In accordance with the basic aspect of the present invention, the eyeglass-frame is provided with a core-to-covering clad structure in which a core is made of nickel-titanium alloys of super elasticity at normal temperatures and a covering or sheath is made of nickel or nickel base alloys.
The attached drawing shows a perspective view of an eyeglass-frame which the present invention is advantageously applied to.
One example of the eyeglass-frame in accordance with the present invention is shown in the attached drawing. The eyeglass-frame illustrated includes a pair of rims 2 each holding a lense, a bridge 1 for connecting the rims 2, a pair of decorations or lugs 3 projecting sideways from the associated rims 2, a pair of cringles or pads 5 attached to the facing edges of the rims 2 below the bridge 1, and a pair of bows or sides 4 extending rearwards from the associated decorations 3.
As briefly described already, the eyeglass-frame in accordance with the present invention is provided with a core-to-covering clad structure in which a core is made of nickel-titanium alloys of super elasticity at normal temperatures and a covering is made up of nickel or nickel base alloys.
The nickel-titanium alloy for the core should preferably include from 49 to 52 atomic % of nickel. It may further include either or both of from 0.1 to 5 atomic % of copper and from 0.01 to 0.3 atomic % of chromium.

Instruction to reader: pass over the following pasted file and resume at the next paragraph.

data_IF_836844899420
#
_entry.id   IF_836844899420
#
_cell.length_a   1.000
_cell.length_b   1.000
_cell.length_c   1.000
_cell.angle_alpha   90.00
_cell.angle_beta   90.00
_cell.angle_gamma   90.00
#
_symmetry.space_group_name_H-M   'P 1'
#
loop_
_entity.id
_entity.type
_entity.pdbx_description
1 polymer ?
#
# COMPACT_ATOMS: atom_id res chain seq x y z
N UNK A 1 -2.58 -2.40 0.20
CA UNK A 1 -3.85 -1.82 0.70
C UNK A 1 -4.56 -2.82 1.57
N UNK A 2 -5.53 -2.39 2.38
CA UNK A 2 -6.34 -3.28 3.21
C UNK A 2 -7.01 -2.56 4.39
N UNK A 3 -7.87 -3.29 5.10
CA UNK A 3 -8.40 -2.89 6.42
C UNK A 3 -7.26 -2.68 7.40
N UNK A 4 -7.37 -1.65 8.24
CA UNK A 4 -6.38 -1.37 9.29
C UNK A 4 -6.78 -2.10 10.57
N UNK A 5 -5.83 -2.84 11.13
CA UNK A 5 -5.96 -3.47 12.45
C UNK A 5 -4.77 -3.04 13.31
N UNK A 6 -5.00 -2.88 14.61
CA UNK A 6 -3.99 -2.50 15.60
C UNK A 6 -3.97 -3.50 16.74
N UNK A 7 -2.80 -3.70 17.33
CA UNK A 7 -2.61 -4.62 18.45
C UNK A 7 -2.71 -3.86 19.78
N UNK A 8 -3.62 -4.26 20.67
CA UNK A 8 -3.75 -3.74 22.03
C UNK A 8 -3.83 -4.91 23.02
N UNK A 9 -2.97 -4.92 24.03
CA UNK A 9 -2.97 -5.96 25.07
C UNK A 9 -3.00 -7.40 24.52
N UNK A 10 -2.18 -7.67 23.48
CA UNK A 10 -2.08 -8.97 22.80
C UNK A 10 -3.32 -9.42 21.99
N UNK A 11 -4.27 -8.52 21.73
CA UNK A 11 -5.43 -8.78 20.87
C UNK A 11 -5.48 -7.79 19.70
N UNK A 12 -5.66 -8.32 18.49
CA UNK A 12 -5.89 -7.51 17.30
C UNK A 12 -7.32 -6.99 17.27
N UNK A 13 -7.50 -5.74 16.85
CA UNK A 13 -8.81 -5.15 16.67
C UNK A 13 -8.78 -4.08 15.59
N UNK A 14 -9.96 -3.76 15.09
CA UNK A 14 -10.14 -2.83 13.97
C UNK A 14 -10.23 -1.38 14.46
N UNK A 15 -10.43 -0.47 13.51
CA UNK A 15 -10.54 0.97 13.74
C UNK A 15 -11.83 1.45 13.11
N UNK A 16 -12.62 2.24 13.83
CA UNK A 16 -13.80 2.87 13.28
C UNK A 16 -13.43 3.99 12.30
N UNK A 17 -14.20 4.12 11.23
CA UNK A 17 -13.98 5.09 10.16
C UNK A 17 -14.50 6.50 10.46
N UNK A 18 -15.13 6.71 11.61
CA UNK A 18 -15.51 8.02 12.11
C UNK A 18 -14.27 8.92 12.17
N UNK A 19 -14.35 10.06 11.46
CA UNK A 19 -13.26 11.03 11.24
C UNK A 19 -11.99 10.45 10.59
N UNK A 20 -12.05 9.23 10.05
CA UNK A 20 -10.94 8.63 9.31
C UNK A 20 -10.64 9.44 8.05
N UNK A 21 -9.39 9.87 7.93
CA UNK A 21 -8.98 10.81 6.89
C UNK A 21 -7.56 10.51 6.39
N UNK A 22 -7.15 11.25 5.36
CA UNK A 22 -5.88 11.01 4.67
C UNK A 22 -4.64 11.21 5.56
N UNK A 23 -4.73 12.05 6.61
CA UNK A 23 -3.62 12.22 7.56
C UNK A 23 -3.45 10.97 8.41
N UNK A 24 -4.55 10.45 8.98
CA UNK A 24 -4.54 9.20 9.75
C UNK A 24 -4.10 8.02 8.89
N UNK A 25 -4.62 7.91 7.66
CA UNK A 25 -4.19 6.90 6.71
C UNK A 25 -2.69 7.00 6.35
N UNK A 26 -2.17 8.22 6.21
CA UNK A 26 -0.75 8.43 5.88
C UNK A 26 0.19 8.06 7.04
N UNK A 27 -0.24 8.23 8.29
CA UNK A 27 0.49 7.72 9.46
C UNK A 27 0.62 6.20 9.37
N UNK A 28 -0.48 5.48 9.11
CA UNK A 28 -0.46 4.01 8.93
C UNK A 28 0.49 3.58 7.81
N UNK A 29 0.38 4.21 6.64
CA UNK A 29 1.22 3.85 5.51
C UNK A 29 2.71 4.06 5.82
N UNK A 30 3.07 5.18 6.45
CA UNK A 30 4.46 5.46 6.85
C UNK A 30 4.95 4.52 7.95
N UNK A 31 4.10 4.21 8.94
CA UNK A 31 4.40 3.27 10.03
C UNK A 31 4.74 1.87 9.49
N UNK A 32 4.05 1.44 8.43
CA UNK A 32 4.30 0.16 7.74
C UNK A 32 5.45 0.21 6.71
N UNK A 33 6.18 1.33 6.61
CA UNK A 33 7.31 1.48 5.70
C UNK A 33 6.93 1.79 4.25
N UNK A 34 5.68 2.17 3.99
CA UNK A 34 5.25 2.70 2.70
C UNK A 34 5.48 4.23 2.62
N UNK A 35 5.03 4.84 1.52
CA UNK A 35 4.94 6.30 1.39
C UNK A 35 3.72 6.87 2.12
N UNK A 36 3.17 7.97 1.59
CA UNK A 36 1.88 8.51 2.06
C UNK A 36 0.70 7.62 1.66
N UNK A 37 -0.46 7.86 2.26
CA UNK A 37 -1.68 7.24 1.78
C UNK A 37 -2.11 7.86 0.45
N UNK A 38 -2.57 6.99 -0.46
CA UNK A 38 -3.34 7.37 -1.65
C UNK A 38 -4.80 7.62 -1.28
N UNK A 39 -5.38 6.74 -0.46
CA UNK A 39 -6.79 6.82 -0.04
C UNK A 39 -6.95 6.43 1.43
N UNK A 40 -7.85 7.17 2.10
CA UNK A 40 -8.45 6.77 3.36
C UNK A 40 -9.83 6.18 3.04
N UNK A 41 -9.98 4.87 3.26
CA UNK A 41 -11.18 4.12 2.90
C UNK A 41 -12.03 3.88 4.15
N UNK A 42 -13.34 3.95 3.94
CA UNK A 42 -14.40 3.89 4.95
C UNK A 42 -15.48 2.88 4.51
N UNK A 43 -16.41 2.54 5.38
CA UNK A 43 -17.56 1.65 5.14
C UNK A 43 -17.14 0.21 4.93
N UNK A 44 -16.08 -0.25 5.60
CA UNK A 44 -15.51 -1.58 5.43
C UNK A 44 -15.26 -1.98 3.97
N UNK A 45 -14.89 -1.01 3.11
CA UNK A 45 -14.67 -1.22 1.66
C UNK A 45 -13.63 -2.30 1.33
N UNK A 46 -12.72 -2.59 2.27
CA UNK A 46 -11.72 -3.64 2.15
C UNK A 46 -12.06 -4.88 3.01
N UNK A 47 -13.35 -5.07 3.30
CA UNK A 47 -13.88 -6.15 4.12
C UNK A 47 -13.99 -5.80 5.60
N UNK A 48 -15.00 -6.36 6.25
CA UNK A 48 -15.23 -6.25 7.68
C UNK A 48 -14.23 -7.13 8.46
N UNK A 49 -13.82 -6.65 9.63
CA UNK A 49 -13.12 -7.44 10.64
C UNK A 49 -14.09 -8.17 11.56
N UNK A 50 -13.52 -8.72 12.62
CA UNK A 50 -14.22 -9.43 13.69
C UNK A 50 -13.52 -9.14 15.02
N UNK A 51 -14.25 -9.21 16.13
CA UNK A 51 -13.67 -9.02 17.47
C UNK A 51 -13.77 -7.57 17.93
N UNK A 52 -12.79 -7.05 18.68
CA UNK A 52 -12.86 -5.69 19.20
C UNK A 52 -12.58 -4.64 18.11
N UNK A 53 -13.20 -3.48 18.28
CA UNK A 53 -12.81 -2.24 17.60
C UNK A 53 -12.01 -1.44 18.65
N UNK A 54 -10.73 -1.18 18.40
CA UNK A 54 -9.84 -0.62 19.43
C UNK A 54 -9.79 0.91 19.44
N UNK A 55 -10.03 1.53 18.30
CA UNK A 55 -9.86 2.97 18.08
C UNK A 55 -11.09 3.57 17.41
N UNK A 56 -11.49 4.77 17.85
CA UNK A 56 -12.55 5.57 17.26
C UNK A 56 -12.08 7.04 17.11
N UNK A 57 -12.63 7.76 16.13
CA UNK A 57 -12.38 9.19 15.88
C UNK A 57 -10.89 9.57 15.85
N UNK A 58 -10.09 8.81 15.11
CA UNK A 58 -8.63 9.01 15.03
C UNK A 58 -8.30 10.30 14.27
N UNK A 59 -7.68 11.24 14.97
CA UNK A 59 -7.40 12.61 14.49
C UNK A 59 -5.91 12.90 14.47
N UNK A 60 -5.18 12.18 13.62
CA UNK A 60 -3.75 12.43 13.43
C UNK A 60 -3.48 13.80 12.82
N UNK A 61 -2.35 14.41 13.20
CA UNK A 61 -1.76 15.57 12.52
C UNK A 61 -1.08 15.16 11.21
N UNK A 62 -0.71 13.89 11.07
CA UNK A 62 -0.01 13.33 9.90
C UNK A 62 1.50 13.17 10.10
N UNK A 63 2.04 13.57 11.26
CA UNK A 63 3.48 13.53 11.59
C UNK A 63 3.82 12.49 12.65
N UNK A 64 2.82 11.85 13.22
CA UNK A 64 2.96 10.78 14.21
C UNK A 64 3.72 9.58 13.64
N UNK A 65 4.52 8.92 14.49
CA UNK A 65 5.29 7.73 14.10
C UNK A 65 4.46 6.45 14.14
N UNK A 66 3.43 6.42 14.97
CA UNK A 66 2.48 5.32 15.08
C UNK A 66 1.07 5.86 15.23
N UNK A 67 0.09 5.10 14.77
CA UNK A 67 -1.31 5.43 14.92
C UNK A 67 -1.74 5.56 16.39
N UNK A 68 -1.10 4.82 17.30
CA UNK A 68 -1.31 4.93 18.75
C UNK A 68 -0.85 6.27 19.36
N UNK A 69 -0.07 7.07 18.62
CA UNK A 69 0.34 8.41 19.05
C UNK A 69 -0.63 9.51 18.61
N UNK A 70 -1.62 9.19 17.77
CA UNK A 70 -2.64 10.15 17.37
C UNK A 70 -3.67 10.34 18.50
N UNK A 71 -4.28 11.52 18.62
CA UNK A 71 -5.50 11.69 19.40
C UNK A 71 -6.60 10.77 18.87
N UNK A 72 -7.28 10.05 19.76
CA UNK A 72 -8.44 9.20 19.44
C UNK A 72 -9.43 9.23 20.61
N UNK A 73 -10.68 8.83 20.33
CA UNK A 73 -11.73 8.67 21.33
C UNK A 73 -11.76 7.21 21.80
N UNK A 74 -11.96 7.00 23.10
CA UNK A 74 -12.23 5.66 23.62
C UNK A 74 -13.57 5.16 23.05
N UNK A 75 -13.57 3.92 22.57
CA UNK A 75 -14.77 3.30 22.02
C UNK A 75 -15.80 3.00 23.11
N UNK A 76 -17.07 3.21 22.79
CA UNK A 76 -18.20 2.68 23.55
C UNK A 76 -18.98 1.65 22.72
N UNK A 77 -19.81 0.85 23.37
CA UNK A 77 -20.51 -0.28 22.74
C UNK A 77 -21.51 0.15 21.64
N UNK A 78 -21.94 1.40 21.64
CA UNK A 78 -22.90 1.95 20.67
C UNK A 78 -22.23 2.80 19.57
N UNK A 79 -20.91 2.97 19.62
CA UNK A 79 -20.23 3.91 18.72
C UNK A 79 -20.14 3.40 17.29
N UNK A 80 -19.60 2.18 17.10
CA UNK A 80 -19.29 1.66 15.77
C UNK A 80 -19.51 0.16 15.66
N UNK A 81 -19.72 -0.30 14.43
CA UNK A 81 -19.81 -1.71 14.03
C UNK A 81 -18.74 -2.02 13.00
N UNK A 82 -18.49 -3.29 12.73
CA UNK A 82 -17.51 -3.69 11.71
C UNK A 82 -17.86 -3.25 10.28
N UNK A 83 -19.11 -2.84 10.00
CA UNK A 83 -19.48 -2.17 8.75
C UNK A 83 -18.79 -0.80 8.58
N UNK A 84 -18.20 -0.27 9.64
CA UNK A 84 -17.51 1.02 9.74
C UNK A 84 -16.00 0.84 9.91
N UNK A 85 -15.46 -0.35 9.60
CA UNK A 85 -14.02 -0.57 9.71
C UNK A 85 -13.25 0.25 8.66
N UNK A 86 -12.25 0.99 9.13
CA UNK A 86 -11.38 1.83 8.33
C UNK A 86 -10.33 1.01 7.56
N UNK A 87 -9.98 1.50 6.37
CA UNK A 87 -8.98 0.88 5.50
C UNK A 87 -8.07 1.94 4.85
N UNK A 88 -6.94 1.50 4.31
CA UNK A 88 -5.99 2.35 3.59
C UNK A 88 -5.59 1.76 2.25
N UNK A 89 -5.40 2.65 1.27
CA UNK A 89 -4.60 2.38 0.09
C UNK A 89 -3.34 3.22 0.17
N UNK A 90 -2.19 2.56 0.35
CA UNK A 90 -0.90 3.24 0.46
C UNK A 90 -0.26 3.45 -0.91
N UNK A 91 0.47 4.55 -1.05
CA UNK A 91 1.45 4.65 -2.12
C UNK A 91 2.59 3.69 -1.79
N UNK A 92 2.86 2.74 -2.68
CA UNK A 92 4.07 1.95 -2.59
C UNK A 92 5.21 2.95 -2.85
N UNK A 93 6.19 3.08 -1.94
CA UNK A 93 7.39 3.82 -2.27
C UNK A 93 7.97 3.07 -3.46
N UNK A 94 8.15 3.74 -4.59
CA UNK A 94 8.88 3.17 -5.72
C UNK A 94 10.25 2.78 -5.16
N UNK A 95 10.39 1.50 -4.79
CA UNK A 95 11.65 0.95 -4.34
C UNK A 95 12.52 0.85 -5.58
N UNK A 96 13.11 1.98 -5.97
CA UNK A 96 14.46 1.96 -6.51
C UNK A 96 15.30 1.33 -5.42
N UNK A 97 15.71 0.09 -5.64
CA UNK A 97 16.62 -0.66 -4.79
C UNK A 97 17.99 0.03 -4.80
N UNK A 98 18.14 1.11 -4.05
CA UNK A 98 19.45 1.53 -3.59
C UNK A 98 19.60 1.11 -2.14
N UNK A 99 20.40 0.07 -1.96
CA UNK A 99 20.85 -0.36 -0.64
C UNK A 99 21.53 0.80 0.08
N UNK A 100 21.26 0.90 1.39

The covering or sheath should preferably include 98% by weight or more of nickel. The nickel base alloys for the covering should preferably be either nickel-copper alloys or nickel-chromium alloys. The nickel-copper alloy may include from 0.5 to 35% by weight of copper and, further preferably, from 0.1 to 10% by weight of chromium. The nickel-chromium alloy may include from 3 to 20% by weight, more preferably from 3 to 13% by weight of chromium. The Ni-Cr alloy may further include at least one of from 0.1 to 2.5% by weight of silver, from 0.05 to 2.0% by weight of beryllium, from 0.01 to 0.8% by weight of mishmetal and from 0.01 to 0.8% by weight of tellurium.
The thickness of the covering or sheath should preferably be in a range from 2 to 150 μm, and more preferably in a range from 10 to 70 μm. When the thickness of the sheath falls short of 2 μm, breakage of the sheath tends to occur during plastic working such as drawing or pressing after cladding. Too small thickness of the sheath also prevents smooth and successful cladding. For example, the core is liable to be exposed due to die marking. When the thickness of the sheath exceeds 150 μm, too much content of the sheath in the clad structure tends to impair the super elastic nature of the core.
Additionally silver, gold or rhodium plating may be applied to the eyeglass-frame in accordance with the present invention.
The cross sectional profile may preferably be circular, rectangular or oblong.